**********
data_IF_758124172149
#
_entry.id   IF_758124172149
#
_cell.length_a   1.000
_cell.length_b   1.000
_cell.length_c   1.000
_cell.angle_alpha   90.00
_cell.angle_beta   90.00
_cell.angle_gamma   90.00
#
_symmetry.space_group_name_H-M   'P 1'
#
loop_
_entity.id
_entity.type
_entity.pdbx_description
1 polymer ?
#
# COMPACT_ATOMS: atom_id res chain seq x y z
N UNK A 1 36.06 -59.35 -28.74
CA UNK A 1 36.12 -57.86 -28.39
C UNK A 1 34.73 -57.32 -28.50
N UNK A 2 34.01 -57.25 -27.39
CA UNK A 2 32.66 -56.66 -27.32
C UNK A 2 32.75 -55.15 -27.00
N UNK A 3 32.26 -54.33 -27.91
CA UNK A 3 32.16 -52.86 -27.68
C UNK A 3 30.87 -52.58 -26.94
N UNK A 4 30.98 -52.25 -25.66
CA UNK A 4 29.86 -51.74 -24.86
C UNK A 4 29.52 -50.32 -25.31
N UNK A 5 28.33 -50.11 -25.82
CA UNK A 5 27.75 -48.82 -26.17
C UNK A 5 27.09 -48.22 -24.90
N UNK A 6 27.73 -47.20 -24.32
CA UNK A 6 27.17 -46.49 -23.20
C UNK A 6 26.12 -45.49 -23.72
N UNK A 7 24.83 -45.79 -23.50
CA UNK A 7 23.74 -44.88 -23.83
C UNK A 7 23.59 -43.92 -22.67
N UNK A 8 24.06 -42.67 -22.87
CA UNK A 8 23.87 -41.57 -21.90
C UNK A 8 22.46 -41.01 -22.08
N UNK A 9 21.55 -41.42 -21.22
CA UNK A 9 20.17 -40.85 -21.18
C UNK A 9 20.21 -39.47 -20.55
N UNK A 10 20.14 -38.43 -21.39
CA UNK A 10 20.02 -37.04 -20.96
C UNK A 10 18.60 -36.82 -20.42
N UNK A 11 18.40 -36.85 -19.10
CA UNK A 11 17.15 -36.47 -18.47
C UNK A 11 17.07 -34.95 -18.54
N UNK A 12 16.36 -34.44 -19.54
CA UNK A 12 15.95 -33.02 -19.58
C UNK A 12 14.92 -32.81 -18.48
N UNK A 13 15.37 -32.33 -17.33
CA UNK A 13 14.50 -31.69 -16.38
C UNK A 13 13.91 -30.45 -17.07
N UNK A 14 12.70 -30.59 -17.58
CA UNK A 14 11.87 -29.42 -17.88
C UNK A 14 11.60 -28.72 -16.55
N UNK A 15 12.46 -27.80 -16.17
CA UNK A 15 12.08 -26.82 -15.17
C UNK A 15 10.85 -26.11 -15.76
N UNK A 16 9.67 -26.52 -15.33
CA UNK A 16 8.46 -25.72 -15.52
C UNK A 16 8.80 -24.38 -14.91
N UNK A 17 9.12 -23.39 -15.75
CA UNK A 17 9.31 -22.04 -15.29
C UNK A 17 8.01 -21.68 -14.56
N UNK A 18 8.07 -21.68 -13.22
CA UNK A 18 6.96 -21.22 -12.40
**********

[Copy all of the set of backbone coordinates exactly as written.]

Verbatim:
data_IF_758124172149
#
_entry.id   IF_758124172149
#
_cell.length_a   1.000
_cell.length_b   1.000
_cell.length_c   1.000
_cell.angle_alpha   90.00
_cell.angle_beta   90.00
_cell.angle_gamma   90.00
#
_symmetry.space_group_name_H-M   'P 1'
#
loop_
_entity.id
_entity.type
_entity.pdbx_description
1 polymer ?
#
# COMPACT_ATOMS: atom_id res chain seq x y z
N UNK A 1 36.06 -59.35 -28.74
CA UNK A 1 36.12 -57.86 -28.39
C UNK A 1 34.73 -57.32 -28.50
N UNK A 2 34.01 -57.25 -27.39
CA UNK A 2 32.66 -56.66 -27.32
C UNK A 2 32.75 -55.15 -27.00
N UNK A 3 32.26 -54.33 -27.91
CA UNK A 3 32.16 -52.86 -27.68
C UNK A 3 30.87 -52.58 -26.94
N UNK A 4 30.98 -52.25 -25.66
CA UNK A 4 29.86 -51.74 -24.86
C UNK A 4 29.52 -50.32 -25.31
N UNK A 5 28.33 -50.11 -25.82
CA UNK A 5 27.75 -48.82 -26.17
C UNK A 5 27.09 -48.22 -24.90
N UNK A 6 27.73 -47.20 -24.32
CA UNK A 6 27.17 -46.49 -23.20
C UNK A 6 26.12 -45.49 -23.72
N UNK A 7 24.83 -45.79 -23.50
CA UNK A 7 23.74 -44.88 -23.83
C UNK A 7 23.59 -43.92 -22.67
N UNK A 8 24.06 -42.67 -22.87
CA UNK A 8 23.87 -41.57 -21.90
C UNK A 8 22.46 -41.01 -22.08
N UNK A 9 21.55 -41.42 -21.22
CA UNK A 9 20.17 -40.85 -21.18
C UNK A 9 20.21 -39.47 -20.55
N UNK A 10 20.14 -38.43 -21.39
CA UNK A 10 20.02 -37.04 -20.96
C UNK A 10 18.60 -36.82 -20.42
N UNK A 11 18.40 -36.85 -19.10
CA UNK A 11 17.15 -36.47 -18.47
C UNK A 11 17.07 -34.95 -18.54
N UNK A 12 16.36 -34.44 -19.54
CA UNK A 12 15.95 -33.02 -19.58
C UNK A 12 14.92 -32.81 -18.48
N UNK A 13 15.37 -32.33 -17.33
CA UNK A 13 14.50 -31.69 -16.38
C UNK A 13 13.91 -30.45 -17.07
N UNK A 14 12.70 -30.59 -17.58
CA UNK A 14 11.87 -29.42 -17.88
C UNK A 14 11.60 -28.72 -16.55
N UNK A 15 12.46 -27.80 -16.17
CA UNK A 15 12.08 -26.82 -15.17
C UNK A 15 10.85 -26.11 -15.76
N UNK A 16 9.67 -26.52 -15.33
CA UNK A 16 8.46 -25.72 -15.52
C UNK A 16 8.80 -24.38 -14.91
N UNK A 17 9.12 -23.39 -15.75
CA UNK A 17 9.31 -22.04 -15.29
C UNK A 17 8.01 -21.68 -14.56
N UNK A 18 8.07 -21.68 -13.22
CA UNK A 18 6.96 -21.22 -12.40